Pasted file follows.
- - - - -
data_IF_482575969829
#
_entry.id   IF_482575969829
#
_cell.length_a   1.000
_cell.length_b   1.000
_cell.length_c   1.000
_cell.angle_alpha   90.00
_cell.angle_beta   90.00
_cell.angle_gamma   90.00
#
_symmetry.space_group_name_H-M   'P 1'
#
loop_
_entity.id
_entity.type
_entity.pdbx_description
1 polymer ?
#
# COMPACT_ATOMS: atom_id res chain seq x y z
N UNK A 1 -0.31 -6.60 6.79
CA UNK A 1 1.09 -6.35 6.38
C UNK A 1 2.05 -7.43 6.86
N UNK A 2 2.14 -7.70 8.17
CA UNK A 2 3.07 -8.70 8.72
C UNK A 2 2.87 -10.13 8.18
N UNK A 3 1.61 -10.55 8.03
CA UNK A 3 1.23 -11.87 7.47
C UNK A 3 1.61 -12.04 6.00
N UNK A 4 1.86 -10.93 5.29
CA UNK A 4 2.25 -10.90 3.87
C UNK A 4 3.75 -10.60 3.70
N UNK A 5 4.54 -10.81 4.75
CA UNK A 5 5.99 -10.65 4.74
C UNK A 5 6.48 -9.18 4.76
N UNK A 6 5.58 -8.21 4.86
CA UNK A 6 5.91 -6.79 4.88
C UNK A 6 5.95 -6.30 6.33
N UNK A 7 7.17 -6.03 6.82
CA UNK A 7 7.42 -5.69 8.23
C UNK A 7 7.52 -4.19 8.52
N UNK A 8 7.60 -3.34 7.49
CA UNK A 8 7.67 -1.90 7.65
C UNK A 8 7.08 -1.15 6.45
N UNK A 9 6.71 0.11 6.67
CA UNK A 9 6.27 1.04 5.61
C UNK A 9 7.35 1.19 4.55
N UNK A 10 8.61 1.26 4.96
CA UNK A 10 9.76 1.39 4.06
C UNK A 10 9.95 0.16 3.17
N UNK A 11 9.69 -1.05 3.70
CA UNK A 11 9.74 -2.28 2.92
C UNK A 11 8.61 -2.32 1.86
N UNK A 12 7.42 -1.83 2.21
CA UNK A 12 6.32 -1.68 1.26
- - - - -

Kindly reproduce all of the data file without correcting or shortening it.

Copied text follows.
data_IF_482575969829
#
_entry.id   IF_482575969829
#
_cell.length_a   1.000
_cell.length_b   1.000
_cell.length_c   1.000
_cell.angle_alpha   90.00
_cell.angle_beta   90.00
_cell.angle_gamma   90.00
#
_symmetry.space_group_name_H-M   'P 1'
#
loop_
_entity.id
_entity.type
_entity.pdbx_description
1 polymer ?
#
# COMPACT_ATOMS: atom_id res chain seq x y z
N UNK A 1 -0.31 -6.60 6.79
CA UNK A 1 1.09 -6.35 6.38
C UNK A 1 2.05 -7.43 6.86
N UNK A 2 2.14 -7.70 8.17
CA UNK A 2 3.07 -8.70 8.72
C UNK A 2 2.87 -10.13 8.18
N UNK A 3 1.61 -10.55 8.03
CA UNK A 3 1.23 -11.87 7.47
C UNK A 3 1.61 -12.04 6.00
N UNK A 4 1.86 -10.93 5.29
CA UNK A 4 2.25 -10.90 3.87
C UNK A 4 3.75 -10.60 3.70
N UNK A 5 4.54 -10.81 4.75
CA UNK A 5 5.99 -10.65 4.74
C UNK A 5 6.48 -9.18 4.76
N UNK A 6 5.58 -8.21 4.86
CA UNK A 6 5.91 -6.79 4.88
C UNK A 6 5.95 -6.30 6.33
N UNK A 7 7.17 -6.03 6.82
CA UNK A 7 7.42 -5.69 8.23
C UNK A 7 7.52 -4.19 8.52
N UNK A 8 7.60 -3.34 7.49
CA UNK A 8 7.67 -1.90 7.65
C UNK A 8 7.08 -1.15 6.45
N UNK A 9 6.71 0.11 6.67
CA UNK A 9 6.27 1.04 5.61
C UNK A 9 7.35 1.19 4.55
N UNK A 10 8.61 1.26 4.96
CA UNK A 10 9.76 1.39 4.06
C UNK A 10 9.95 0.16 3.17
N UNK A 11 9.69 -1.05 3.70
CA UNK A 11 9.74 -2.28 2.92
C UNK A 11 8.61 -2.32 1.86
N UNK A 12 7.42 -1.83 2.21
CA UNK A 12 6.32 -1.68 1.26